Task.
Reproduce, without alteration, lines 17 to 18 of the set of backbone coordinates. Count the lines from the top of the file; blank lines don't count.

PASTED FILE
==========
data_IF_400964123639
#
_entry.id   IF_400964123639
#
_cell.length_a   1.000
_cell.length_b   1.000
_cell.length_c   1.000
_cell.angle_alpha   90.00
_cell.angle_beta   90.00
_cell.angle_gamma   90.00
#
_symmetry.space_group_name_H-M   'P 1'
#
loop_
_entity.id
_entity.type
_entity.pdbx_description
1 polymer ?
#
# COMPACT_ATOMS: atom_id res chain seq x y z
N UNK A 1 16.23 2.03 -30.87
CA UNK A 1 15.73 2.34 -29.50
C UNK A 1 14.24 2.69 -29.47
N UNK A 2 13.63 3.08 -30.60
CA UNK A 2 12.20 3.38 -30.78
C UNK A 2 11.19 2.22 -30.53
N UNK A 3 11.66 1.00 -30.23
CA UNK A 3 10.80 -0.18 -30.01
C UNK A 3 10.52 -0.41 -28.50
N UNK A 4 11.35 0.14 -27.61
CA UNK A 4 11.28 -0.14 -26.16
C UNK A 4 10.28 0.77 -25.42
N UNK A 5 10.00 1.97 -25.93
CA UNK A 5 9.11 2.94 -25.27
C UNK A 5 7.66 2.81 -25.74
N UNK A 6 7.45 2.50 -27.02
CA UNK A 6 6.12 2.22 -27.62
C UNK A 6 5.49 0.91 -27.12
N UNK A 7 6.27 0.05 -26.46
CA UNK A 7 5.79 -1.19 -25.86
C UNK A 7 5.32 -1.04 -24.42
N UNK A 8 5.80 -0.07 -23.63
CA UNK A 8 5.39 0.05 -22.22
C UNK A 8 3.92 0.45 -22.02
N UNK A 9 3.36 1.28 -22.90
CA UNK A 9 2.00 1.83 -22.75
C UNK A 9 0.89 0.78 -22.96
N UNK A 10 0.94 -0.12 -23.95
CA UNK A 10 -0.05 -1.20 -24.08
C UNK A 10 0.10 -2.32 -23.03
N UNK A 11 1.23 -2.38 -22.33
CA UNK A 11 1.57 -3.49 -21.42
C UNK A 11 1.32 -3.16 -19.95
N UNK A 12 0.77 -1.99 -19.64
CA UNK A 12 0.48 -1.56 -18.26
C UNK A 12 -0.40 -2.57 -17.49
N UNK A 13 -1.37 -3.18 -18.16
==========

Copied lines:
_entity.pdbx_description
1 polymer ?